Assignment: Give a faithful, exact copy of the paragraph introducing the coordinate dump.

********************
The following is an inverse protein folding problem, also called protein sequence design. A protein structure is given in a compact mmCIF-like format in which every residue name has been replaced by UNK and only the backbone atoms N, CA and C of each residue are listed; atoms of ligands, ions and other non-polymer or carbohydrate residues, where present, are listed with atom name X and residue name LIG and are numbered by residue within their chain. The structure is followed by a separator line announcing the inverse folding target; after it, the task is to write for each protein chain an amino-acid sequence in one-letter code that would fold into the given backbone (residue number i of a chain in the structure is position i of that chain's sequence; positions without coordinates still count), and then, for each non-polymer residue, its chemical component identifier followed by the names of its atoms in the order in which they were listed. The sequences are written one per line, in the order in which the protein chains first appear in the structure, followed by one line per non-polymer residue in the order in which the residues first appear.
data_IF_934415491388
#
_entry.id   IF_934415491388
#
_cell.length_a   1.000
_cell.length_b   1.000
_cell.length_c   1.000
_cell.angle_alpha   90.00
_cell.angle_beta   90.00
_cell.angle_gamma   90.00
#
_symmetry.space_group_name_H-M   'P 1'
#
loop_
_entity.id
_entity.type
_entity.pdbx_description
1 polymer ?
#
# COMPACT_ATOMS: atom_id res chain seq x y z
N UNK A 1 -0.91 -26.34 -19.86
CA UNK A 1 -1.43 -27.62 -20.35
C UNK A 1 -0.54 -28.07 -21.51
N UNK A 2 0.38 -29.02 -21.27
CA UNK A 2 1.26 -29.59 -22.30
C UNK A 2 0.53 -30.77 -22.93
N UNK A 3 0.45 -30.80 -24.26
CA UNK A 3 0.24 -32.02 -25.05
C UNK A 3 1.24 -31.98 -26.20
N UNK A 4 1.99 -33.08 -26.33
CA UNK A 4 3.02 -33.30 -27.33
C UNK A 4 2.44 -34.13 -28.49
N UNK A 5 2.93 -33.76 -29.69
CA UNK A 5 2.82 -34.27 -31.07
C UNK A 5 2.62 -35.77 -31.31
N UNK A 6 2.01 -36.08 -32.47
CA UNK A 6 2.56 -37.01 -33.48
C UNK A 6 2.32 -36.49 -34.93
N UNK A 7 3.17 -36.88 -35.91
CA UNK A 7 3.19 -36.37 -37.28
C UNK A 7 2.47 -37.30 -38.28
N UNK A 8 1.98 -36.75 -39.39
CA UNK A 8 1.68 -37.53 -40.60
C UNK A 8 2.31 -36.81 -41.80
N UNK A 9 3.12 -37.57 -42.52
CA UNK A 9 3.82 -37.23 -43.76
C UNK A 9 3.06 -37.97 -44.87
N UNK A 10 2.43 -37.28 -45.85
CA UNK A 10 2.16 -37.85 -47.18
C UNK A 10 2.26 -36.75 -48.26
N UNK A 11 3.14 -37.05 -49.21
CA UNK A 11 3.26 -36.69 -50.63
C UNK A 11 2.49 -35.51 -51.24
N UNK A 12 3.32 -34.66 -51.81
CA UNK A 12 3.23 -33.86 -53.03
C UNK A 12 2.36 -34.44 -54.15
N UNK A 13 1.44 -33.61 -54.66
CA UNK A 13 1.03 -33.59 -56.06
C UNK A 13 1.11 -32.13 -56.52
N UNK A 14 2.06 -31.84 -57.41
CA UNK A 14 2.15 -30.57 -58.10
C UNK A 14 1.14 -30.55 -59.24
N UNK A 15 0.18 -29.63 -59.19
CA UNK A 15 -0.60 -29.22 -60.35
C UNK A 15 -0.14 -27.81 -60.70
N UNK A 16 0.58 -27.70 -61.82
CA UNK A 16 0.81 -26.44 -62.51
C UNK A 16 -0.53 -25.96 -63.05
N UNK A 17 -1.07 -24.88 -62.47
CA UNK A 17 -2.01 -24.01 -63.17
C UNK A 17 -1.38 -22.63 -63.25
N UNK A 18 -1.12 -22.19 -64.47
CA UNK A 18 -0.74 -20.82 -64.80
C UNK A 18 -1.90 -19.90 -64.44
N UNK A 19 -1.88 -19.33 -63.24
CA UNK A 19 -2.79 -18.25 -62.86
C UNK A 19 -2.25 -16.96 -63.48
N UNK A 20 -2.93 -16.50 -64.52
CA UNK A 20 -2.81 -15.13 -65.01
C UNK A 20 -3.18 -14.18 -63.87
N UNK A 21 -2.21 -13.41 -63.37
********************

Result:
The following is an inverse protein folding problem, also called protein sequence design. A protein structure is given in a compact mmCIF-like format in which every residue name has been replaced by UNK and only the backbone atoms N, CA and C of each residue are listed; atoms of ligands, ions and other non-polymer or carbohydrate residues, where present, are listed with atom name X and residue name LIG and are numbered by residue within their chain. The structure is followed by a separator line announcing the inverse folding target; after it, the task is to write for each protein chain an amino-acid sequence in one-letter code that would fold into the given backbone (residue number i of a chain in the structure is position i of that chain's sequence; positions without coordinates still count), and then, for each non-polymer residue, its chemical component identifier followed by the names of its atoms in the order in which they were listed. The sequences are written one per line, in the order in which the protein chains first appear in the structure, followed by one line per non-polymer residue in the order in which the residues first appear.